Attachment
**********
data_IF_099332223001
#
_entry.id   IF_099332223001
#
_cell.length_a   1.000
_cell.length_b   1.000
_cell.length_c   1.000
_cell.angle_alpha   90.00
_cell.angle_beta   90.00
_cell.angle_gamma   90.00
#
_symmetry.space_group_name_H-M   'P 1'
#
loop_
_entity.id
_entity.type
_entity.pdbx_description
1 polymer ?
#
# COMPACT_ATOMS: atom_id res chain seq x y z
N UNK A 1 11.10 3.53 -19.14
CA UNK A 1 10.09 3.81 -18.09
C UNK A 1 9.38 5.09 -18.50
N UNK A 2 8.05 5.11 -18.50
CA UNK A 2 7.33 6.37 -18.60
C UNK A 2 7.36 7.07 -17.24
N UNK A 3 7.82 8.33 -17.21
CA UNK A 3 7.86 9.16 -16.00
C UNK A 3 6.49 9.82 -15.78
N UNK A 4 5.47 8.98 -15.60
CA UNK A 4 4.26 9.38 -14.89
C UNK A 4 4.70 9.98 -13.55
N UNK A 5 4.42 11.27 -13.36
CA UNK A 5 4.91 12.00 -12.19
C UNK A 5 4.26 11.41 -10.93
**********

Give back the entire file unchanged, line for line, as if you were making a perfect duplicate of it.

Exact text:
data_IF_099332223001
#
_entry.id   IF_099332223001
#
_cell.length_a   1.000
_cell.length_b   1.000
_cell.length_c   1.000
_cell.angle_alpha   90.00
_cell.angle_beta   90.00
_cell.angle_gamma   90.00
#
_symmetry.space_group_name_H-M   'P 1'
#
loop_
_entity.id
_entity.type
_entity.pdbx_description
1 polymer ?
#
# COMPACT_ATOMS: atom_id res chain seq x y z
N UNK A 1 11.10 3.53 -19.14
CA UNK A 1 10.09 3.81 -18.09
C UNK A 1 9.38 5.09 -18.50
N UNK A 2 8.05 5.11 -18.50
CA UNK A 2 7.33 6.37 -18.60
C UNK A 2 7.36 7.07 -17.24
N UNK A 3 7.82 8.33 -17.21
CA UNK A 3 7.86 9.16 -16.00
C UNK A 3 6.49 9.82 -15.78
N UNK A 4 5.47 8.98 -15.60
CA UNK A 4 4.26 9.38 -14.89
C UNK A 4 4.70 9.98 -13.55
N UNK A 5 4.42 11.27 -13.36
CA UNK A 5 4.91 12.00 -12.19
C UNK A 5 4.26 11.41 -10.93